Time for another ‘science basics‘ post and this time out I’m tackling the often complex and misunderstood field of taxonomy, quite simply the naming of things. It is quite possibly the most fundamental and important part of biology as a field and yet seems to be glossed over in the few undergraduate courses that even bother to mention it, which is both a shame and a worry. Why is it so fundamental? Well for the quite simple reason that if you do not know what species any given organism belongs to, then it becomes very hard to say anything meaningful about it. How do you protect a given species if you don’t even know what is and what is not a member of that species? Want to treat a snake bite? What species was it? Got a new drug from a rare frog, great! What frog was it? Are you working on a single species of a bunch of them in your lab that have just not been revised properly? You can see the issues – there is a basic one of clarity (all scientists want to be able to communicate clearly about what they are dealing with) but the consequences of making sure that is the case go far beyond that and touch every branch of biology.
Taxonomy is basically a filing system that allows us to find and identify any given species (and of course higher ranks like families, genera and even kingdoms). A good analogy is a literal filing system where each hierarchical rank contains others (for those that don’t know the major ranks are in order: kingdom, phylum, class, order, family, genus, and species, though there are plenty of minor ones too). So a kingdom could be a building, with the floor number the phylum, the right room telling you which class, the filing cabinet the order, the drawer of the cabinet the family, each files as a genus and in each file the sheets of paper represent a species. Each of those has a biological definition and a formal name to avoid confusion, so as opposed to building 5, floor 2, room 3, cabinet 4, drawer 2, file 13, species 3 we have Animalia, Vertebrata, Mammalia, Primates, Hominidae, Homo and sapiens for humans. Hopefully that all quite straight forward and simple, and of course the analogy should also make it clear why good taxonomy is essential – if you file something in the wrong place, not only will you have trouble finding it, but you will also make mistakes by referring to it when it shouldn’t be there. A stretch perhaps, but it works well enough. If something is in the wrong place through because it has the wrong definition then not only might you lose it, but you might also compare it to other things that you shouldn’t and come to the wrong conclusion.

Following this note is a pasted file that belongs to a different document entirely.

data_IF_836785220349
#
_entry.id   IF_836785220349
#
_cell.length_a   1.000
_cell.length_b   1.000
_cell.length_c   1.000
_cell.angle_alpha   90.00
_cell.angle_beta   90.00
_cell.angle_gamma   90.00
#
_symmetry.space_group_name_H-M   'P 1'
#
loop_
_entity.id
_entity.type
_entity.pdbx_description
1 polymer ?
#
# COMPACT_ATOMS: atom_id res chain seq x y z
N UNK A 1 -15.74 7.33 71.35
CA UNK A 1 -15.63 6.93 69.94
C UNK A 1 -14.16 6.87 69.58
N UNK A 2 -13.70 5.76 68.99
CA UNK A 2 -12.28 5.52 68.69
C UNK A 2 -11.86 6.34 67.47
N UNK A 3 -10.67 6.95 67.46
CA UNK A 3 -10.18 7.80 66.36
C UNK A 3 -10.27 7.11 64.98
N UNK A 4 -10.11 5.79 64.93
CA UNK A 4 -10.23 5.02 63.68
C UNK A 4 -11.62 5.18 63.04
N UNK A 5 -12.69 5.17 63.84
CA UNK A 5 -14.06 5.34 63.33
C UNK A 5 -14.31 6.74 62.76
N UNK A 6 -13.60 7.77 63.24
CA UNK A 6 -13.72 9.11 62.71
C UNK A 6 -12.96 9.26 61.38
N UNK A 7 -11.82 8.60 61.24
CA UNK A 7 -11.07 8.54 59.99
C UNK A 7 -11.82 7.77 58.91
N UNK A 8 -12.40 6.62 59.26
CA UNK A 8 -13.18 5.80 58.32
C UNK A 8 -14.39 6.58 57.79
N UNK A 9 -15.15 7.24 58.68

The whole process of naming a species may seem simple (find the organism, makes sure it’s new, bung a name on it) but in fact is actually quite complex. The primary problem being the age old issue of what is actually a species? Many if not most readers will know what is typically called the ‘biological species concept’ which roughly runs as “a species can interbreed with other members of the species to produce fertile offspring”. This is a great working concept and is both important and common, but it is one of many (for a start it obviously can’t be applied to organisms that reproduce asexually and there are plenty of them). Bacteria have all tricks to shift genes between spies that might be considered parts of different *orders* let alone the same strain, so a definition based on even conservation of genetic material would even be problematic. I wont’ get dragged into species concepts here as there are far too many, but it is an interesting field and an increasingly important one. The reason that there are so many is the simple fact that some work well for some species and not others, and life is nothing if not crammed with exceptional and extraordinary variation. It is very hard to objectively compare a virus, a fish, a coral, a lichen, a fungus, a tree, a bacterium and a whale with just one definition and thus we need a whole box of tools to deal with these complexities and of course life itself is actually a continuum. We have things like ring species and lichens (themselves a combination of two organisms, some of which can exist independently of the ‘parent’) that make a confusing mess of any straight lines we might want to make.
While generally avoiding specis concepts, I will add a brief note on the morphological species concept, as it is so important to palaeontology. Obviously we can’t conduct breeding experiments on fossils or check their DNA and so species are identified acording to their shape and form, with taxonomists using differences in the bones, or shells, or whatever to distinguish and categorise different taxonomic groups.
Returning to the main theme, the concept of species (and other ranks) is one that is completely artificial and is simply being applied to a fluid and ever changing pattern of life simply for our convenience. We simply have to apply our own rules and ideas about species as best we can to reality, and rely largely on convention and understanding of the researchers to paper over the cracks that will naturally exist. A bacterium species is *not* the same as a mammal species, and nor is a species of extant mammal the same as that of an extinct one. (Incidentally this is also part of the reason why comparing species across major groups is incredibly problematic for example using rates of mammalian extinction to estimate the same in other clades). Each research group largely has their conventions and essentially species concepts are largely arrived at by consensus. After all, if an avian taxonomist can’t tell you whether or not a new bird is a new species is, then who can? The old adage that a species is “what a good taxonomist says it is” might seem trite, but it is also largely true. One simply cannot conjure up rules and blanket apply them to all organisms, life is sadly not that obliging. How then, can we define a species satisfactorily? The answer lies in how descriptions, or more properly the diagnoses of new (and actually old) species are produced.